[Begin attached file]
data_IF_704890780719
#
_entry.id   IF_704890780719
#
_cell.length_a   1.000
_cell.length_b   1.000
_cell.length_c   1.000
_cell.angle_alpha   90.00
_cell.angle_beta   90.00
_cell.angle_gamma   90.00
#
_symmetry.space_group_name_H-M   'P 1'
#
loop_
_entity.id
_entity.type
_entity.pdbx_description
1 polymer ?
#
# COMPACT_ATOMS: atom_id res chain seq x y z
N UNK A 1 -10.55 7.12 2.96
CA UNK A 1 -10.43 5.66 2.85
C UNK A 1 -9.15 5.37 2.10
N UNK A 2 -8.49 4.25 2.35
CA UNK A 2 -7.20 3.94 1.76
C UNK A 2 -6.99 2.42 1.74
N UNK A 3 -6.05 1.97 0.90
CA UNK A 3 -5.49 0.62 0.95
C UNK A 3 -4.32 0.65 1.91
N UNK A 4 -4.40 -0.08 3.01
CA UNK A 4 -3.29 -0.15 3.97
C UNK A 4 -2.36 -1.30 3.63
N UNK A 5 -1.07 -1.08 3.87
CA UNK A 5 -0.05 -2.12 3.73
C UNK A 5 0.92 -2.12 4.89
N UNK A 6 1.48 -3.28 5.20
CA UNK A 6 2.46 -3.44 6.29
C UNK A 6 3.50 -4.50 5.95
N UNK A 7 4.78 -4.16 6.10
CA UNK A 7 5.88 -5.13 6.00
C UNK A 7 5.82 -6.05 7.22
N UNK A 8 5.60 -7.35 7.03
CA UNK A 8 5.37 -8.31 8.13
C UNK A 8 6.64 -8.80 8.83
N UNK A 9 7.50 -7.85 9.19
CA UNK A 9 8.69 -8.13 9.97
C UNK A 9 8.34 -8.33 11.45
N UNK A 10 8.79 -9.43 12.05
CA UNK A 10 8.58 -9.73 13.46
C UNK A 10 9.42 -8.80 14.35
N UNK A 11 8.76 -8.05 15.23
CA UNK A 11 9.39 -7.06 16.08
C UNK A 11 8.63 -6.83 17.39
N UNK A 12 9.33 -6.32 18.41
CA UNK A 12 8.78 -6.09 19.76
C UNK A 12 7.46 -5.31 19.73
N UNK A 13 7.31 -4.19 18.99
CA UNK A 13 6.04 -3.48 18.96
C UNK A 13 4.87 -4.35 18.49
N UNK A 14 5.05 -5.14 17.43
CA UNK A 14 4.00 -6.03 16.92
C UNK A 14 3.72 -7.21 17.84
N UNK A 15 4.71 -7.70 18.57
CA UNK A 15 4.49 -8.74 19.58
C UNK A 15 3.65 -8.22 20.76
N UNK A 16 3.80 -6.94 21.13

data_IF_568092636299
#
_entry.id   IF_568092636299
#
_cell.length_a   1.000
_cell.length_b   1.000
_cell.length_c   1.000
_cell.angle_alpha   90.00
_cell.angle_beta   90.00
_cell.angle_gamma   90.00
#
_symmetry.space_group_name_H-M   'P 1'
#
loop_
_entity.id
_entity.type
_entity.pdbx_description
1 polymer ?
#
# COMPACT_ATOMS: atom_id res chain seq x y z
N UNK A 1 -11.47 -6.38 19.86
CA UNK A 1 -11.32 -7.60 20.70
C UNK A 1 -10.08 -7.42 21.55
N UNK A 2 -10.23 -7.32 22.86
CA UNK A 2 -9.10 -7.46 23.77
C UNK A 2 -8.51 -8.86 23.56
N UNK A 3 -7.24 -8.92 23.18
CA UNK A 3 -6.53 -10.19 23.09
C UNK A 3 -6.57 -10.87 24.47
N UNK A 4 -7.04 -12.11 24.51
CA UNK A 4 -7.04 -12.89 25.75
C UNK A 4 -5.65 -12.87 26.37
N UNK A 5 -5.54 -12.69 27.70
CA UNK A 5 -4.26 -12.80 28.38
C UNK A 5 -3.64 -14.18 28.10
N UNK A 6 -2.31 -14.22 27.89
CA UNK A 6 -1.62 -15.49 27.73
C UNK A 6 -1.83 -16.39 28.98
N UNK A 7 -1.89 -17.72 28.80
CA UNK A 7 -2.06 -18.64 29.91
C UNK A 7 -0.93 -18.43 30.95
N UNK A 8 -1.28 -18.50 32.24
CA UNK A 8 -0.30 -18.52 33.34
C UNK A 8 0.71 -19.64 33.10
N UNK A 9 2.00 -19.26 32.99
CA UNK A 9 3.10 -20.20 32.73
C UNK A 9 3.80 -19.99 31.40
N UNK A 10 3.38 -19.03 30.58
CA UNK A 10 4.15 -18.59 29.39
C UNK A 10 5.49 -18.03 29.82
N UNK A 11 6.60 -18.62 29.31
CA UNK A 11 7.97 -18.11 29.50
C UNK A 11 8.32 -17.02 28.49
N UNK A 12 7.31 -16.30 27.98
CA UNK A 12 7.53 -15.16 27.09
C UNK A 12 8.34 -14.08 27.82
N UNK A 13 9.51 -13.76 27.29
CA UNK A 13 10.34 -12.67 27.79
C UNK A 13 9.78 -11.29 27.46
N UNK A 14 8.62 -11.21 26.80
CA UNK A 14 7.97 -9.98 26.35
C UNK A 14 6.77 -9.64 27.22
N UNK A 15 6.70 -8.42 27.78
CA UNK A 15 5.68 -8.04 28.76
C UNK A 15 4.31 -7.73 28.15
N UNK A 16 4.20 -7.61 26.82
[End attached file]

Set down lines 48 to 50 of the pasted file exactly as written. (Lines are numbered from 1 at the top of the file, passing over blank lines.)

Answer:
N UNK A 10 8.79 -9.43 12.05
CA UNK A 10 8.58 -9.73 13.46
C UNK A 10 9.42 -8.80 14.35